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Dental Medicaid Utilization by Pregnant Women

photo of Pregnant woman

  Share these facts to help improve the oral health of pregnant women.

Key Facts

  • In many states, being pregnant qualifies some women for Medicaid dental coverage and thus access to oral health care that they don’t have during other periods of their lives. 1

  • Medicaid is the nation’s largest payer of maternity-related services, covering the delivery of 40 to 50 percent of all births in the United States. Although pregnant women enrolled in Medicaid are entitled to “pregnancy-related services,” oral care is not explicitly included as a pregnancy-related service. 2

  • Inadequate data make it difficult to determine how many pregnant wom­en are getting the oral health care they need. The federal government does not mandate that state Medicaid programs provide dental coverage for pregnant women; therefore, pregnant women’s utilization of oral health care is not typically reported. 3

  • During 2009–2011, among 4,735 Asian and Native Hawaiian or other Pacific Islander women in Hawaii who had a live birth, only 44 percent of women enrolled in Medicaid had a teeth cleaning within a 2-year time period (12 months before pregnancy through 3 months postpartum) compared to 71 percent of women with private health insurance. 4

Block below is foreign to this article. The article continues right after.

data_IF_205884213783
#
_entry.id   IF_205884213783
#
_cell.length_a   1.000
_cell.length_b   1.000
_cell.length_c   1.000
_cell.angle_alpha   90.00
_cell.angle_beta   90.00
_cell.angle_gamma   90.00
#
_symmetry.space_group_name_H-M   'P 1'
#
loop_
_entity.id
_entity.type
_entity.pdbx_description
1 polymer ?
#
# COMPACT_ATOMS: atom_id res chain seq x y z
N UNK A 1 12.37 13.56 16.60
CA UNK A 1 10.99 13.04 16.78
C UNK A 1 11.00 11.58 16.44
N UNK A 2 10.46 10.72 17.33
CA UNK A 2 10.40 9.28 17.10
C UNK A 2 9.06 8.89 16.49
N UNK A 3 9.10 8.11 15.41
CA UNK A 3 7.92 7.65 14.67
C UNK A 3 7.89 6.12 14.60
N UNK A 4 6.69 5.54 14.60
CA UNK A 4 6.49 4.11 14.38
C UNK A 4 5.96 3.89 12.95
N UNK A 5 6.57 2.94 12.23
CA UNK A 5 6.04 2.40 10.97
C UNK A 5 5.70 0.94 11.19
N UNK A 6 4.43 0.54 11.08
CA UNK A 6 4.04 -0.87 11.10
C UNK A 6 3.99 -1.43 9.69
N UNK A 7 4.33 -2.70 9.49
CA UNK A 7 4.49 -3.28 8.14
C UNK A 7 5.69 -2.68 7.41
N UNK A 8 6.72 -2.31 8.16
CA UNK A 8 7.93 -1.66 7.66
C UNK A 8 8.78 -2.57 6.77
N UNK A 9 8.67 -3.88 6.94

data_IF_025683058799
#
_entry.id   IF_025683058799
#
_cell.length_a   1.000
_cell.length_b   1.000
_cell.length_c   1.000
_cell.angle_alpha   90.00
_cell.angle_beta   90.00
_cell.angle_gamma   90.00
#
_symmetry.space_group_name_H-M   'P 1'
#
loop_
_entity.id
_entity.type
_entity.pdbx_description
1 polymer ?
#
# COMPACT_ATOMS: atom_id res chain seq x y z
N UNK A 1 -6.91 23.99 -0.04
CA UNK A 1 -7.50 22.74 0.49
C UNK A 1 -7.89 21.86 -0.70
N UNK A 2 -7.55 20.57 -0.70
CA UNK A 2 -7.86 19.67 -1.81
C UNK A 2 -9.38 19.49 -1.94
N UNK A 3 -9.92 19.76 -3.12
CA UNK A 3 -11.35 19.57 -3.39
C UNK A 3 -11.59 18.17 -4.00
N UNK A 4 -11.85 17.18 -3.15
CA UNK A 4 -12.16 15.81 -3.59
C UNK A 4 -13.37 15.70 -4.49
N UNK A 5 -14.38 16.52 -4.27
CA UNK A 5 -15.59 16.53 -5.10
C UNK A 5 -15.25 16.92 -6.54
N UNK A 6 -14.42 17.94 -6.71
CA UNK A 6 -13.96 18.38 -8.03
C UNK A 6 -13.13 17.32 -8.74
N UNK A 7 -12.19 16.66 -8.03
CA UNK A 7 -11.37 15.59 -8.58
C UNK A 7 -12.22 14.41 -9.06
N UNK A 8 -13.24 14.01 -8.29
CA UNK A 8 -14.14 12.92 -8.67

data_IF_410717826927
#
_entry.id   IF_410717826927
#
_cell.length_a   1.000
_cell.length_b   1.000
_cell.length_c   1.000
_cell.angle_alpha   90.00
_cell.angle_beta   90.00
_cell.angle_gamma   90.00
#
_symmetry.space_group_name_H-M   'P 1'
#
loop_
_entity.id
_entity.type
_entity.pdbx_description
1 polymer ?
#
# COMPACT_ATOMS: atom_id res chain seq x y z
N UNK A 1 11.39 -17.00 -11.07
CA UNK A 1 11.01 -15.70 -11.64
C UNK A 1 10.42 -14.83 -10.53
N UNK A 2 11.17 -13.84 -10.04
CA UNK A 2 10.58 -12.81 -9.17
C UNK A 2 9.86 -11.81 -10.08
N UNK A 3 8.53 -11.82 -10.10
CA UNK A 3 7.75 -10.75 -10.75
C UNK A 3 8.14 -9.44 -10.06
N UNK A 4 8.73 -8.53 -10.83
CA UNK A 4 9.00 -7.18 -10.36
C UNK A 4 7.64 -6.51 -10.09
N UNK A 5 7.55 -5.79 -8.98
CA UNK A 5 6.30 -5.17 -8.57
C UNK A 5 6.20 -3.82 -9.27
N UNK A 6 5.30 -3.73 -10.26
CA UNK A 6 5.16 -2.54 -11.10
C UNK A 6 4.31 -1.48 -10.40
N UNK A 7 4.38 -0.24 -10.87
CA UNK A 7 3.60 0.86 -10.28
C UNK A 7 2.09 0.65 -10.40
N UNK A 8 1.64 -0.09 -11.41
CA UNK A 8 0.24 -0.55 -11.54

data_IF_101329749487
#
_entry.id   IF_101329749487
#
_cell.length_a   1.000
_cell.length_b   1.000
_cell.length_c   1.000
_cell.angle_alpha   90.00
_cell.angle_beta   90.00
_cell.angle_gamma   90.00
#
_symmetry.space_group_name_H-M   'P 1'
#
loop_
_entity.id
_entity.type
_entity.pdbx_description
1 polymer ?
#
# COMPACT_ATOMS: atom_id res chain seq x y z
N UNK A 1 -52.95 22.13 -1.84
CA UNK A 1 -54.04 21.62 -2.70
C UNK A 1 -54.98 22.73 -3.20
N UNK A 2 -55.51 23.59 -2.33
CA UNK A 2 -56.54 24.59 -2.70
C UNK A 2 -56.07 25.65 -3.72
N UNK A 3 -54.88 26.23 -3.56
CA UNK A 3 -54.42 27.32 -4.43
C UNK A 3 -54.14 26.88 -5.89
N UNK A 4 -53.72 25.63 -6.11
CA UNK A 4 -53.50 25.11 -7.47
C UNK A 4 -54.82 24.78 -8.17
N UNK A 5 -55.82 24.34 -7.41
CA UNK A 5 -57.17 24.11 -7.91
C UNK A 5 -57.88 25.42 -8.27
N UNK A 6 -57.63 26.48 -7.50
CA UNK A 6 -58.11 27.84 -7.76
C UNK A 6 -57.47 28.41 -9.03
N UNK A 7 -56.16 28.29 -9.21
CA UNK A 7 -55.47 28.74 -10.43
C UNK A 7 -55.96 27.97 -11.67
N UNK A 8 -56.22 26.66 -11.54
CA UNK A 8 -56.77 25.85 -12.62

• For non-Hispanic blacks born between 1979 and 1991, expanded Medicaid eligibility to pregnant women and infants is linked to better oral health as a young adult, with a significant decrease in the likelihood of the loss of any permanent teeth. 5


  1. Kloetzel MK, Huebner CE, Milgrom P. 2011. Referrals for dental care during pregnancy. Journal of Midwifery and Women’s Health 56(2)110–117.

  2. Henry J. Kaiser Family Foundation. 2012. Medicaid’s Role for Women Across the Lifespan: Current Issues and the Impact of the Affordable Care Act. Menlo Park, CA: Henry J. Kaiser Family Foundation.

  3. Children’s Dental Health Project. 2018. Oral Health During Pregnancy: Oral Health’s Unanswered Questions. Washington, DC: Children's Dental Health Project.

  4. Hayes DK, Turnure M, Mattheus DJ, Shannon MT. 2015. Predictors of dental cleaning over a two-year time period around pregnancy among Asian and Native Hawaiian or other Pacific Islander race subgroups in Hawaii, 2009–2011. Hawaii Journal of Medical Public Health 74(10):328–33.

  5. Lipton BJ, Wherry LR, Miller S, Kenney GM, Decker S. 2016. Previous Medicaid expansion may have had lasting positive effects on oral health of non-Hispanic black children. Health Affairs 35(12):2249–2258.

Assistance from an Information Specialist